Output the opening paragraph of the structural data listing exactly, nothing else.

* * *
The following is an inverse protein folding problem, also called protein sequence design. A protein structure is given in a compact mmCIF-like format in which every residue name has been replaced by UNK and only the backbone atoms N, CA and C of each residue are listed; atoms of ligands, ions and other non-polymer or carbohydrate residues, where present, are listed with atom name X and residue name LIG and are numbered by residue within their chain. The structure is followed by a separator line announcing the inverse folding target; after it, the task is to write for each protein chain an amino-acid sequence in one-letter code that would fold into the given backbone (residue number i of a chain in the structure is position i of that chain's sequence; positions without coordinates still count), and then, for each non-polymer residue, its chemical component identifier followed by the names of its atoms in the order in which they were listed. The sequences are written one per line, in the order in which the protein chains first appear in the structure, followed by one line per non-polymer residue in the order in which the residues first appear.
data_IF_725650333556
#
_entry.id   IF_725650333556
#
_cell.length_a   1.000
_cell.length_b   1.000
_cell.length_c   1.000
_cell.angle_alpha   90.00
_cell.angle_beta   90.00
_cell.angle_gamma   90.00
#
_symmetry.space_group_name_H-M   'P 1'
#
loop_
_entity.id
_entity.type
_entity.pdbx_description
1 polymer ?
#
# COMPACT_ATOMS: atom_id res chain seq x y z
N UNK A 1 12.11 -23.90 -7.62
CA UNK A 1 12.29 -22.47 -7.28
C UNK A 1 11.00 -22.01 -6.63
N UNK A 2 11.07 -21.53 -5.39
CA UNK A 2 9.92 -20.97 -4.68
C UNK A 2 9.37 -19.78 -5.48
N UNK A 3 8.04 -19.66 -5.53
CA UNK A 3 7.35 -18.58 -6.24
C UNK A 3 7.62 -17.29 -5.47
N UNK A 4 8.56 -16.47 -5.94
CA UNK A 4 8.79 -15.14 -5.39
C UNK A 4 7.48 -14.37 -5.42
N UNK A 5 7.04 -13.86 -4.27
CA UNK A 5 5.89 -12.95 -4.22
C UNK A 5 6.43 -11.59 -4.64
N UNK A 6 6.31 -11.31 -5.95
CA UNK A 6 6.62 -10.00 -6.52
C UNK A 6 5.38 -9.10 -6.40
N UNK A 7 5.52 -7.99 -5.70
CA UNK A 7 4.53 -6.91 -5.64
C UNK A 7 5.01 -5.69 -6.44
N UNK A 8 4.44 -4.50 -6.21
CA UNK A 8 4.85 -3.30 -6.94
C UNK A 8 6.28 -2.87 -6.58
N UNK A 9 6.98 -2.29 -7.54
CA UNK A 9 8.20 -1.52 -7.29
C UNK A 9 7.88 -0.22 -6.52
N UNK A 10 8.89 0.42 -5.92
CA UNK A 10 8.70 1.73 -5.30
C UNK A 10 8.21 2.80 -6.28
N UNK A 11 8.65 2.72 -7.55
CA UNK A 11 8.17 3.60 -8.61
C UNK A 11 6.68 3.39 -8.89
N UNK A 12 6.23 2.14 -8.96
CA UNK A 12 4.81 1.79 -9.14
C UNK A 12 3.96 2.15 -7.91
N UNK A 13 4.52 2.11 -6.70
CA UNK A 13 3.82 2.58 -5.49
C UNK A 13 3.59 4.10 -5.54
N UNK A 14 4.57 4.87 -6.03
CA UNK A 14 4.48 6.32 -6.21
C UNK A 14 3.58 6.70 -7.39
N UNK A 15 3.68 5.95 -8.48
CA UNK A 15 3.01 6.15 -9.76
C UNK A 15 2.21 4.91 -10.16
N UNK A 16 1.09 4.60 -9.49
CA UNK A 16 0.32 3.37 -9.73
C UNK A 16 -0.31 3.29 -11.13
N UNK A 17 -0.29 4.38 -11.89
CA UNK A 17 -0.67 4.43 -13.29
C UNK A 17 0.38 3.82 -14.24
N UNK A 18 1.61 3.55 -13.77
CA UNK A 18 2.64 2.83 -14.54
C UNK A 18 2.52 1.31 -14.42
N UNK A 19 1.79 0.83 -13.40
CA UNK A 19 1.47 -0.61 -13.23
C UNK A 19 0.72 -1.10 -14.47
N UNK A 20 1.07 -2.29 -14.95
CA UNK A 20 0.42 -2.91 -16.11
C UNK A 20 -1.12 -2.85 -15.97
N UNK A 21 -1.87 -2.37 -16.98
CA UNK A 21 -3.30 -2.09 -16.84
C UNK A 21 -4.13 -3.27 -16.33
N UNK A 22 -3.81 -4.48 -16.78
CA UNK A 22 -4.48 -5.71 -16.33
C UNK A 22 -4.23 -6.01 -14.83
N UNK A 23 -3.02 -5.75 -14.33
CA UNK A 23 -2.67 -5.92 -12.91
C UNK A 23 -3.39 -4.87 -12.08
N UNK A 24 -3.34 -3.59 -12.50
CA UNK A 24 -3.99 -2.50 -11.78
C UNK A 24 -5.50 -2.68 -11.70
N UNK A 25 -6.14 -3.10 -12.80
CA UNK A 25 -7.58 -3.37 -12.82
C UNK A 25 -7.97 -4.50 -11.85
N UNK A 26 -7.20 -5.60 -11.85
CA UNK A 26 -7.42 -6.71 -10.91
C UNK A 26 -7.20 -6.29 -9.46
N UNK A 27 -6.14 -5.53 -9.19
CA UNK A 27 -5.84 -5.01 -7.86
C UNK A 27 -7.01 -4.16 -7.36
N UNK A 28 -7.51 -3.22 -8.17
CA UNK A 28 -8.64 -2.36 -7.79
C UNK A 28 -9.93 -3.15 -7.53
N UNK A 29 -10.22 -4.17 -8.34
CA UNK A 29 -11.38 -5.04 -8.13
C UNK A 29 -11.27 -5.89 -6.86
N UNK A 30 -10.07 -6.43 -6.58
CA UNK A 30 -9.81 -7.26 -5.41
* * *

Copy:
The following is an inverse protein folding problem, also called protein sequence design. A protein structure is given in a compact mmCIF-like format in which every residue name has been replaced by UNK and only the backbone atoms N, CA and C of each residue are listed; atoms of ligands, ions and other non-polymer or carbohydrate residues, where present, are listed with atom name X and residue name LIG and are numbered by residue within their chain. The structure is followed by a separator line announcing the inverse folding target; after it, the task is to write for each protein chain an amino-acid sequence in one-letter code that would fold into the given backbone (residue number i of a chain in the structure is position i of that chain's sequence; positions without coordinates still count), and then, for each non-polymer residue, its chemical component identifier followed by the names of its atoms in the order in which they were listed. The sequences are written one per line, in the order in which the protein chains first appear in the structure, followed by one line per non-polymer residue in the order in which the residues first appear.